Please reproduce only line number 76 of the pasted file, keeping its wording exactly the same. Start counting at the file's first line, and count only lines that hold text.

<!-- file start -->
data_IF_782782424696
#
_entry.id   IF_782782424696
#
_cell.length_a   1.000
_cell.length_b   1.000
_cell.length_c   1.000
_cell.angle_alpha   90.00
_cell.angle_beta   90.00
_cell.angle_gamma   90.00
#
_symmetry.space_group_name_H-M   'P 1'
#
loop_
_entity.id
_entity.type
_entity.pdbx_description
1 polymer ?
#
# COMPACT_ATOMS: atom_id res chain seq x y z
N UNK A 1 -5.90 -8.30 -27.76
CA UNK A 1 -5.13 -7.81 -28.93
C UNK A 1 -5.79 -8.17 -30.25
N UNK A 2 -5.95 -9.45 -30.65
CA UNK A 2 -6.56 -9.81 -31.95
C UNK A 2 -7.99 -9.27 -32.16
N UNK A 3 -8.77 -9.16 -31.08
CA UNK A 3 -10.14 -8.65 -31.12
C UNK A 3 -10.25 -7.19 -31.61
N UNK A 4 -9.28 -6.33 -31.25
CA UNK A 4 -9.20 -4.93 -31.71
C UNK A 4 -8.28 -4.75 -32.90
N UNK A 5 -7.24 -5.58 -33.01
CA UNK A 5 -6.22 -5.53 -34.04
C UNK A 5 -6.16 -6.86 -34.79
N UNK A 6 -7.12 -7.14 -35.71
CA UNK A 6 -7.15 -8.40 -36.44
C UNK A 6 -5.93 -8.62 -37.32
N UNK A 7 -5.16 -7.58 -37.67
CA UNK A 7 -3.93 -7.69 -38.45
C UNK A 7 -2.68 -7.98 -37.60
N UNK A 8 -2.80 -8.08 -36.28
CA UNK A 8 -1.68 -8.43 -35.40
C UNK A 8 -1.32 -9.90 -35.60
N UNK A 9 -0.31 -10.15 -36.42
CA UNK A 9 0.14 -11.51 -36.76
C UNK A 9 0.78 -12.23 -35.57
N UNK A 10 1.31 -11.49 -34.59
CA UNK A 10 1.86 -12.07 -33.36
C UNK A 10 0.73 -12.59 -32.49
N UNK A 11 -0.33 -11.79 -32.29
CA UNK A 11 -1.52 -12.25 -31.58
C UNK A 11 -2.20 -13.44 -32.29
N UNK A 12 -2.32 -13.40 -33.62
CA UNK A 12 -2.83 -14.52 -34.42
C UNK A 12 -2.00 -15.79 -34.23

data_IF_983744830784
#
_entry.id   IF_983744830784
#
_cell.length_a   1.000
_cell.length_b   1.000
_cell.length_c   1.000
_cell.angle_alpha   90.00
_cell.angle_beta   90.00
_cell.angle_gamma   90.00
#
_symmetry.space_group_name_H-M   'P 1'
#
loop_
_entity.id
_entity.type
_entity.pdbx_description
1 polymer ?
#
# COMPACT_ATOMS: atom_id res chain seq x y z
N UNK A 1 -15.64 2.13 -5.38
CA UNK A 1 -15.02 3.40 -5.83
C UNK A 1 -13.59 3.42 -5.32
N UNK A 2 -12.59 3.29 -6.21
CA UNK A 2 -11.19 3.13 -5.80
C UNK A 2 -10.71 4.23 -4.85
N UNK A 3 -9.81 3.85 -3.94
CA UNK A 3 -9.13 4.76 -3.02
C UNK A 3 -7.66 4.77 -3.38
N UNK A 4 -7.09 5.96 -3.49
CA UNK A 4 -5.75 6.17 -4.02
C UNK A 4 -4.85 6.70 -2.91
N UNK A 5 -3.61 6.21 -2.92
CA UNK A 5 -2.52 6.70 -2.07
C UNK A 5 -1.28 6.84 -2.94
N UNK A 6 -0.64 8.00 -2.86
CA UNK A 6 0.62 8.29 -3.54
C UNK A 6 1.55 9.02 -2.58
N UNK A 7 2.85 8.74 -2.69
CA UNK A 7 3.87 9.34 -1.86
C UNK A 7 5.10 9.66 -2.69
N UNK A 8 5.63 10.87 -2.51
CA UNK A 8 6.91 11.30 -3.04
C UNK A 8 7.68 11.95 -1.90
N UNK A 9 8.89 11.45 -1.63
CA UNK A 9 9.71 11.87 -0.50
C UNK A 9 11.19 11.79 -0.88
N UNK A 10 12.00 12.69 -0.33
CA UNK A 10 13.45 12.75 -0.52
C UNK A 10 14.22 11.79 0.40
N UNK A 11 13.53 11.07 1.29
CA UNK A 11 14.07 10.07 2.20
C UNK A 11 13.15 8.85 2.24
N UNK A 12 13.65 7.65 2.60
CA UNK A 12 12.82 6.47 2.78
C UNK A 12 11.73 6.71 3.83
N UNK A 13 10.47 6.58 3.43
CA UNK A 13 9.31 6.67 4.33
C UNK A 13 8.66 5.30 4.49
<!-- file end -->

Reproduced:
# COMPACT_ATOMS: atom_id res chain seq x y z